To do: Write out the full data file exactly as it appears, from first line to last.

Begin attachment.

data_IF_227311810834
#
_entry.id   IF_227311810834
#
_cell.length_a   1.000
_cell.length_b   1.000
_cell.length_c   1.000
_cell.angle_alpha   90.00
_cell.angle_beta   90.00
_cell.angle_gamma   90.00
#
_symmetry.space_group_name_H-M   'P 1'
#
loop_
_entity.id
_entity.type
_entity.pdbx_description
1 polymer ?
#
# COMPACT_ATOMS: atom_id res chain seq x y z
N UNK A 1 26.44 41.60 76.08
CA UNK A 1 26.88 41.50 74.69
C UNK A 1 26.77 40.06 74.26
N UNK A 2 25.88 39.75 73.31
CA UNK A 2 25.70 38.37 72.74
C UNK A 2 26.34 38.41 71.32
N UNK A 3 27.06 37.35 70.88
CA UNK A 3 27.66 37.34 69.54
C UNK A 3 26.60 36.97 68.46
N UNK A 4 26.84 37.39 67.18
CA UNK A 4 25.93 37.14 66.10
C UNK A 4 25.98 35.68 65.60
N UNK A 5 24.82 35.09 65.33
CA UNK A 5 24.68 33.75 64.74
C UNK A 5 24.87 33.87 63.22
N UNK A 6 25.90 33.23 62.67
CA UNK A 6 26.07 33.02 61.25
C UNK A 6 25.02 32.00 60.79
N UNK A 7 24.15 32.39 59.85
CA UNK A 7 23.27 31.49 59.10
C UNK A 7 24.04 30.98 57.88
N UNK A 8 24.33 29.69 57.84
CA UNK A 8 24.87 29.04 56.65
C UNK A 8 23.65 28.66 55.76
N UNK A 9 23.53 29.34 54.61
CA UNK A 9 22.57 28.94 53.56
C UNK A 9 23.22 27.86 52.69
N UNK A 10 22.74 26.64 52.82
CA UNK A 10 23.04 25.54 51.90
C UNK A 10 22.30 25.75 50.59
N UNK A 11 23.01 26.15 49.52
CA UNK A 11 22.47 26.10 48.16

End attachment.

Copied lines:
data_IF_227311810834
#
_entry.id   IF_227311810834
#
_cell.length_a   1.000
_cell.length_b   1.000
_cell.length_c   1.000
_cell.angle_alpha   90.00
_cell.angle_beta   90.00
_cell.angle_gamma   90.00
#
_symmetry.space_group_name_H-M   'P 1'
#
loop_
_entity.id
_entity.type
_entity.pdbx_description
1 polymer ?
#
# COMPACT_ATOMS: atom_id res chain seq x y z
N UNK A 1 26.44 41.60 76.08
CA UNK A 1 26.88 41.50 74.69
C UNK A 1 26.77 40.06 74.26
N UNK A 2 25.88 39.75 73.31
CA UNK A 2 25.70 38.37 72.74
C UNK A 2 26.34 38.41 71.32
N UNK A 3 27.06 37.35 70.88
CA UNK A 3 27.66 37.34 69.54
C UNK A 3 26.60 36.97 68.46
N UNK A 4 26.84 37.39 67.18
CA UNK A 4 25.93 37.14 66.10
C UNK A 4 25.98 35.68 65.60
N UNK A 5 24.82 35.09 65.33
CA UNK A 5 24.68 33.75 64.74
C UNK A 5 24.87 33.87 63.22
N UNK A 6 25.90 33.23 62.67
CA UNK A 6 26.07 33.02 61.25
C UNK A 6 25.02 32.00 60.79
N UNK A 7 24.15 32.39 59.85
CA UNK A 7 23.27 31.49 59.10
C UNK A 7 24.04 30.98 57.88
N UNK A 8 24.33 29.69 57.84
CA UNK A 8 24.87 29.04 56.65
C UNK A 8 23.65 28.66 55.76
N UNK A 9 23.53 29.34 54.61
CA UNK A 9 22.57 28.94 53.56
C UNK A 9 23.22 27.86 52.69
N UNK A 10 22.74 26.64 52.82
CA UNK A 10 23.04 25.54 51.90
C UNK A 10 22.30 25.75 50.59
N UNK A 11 23.01 26.15 49.52
CA UNK A 11 22.47 26.10 48.16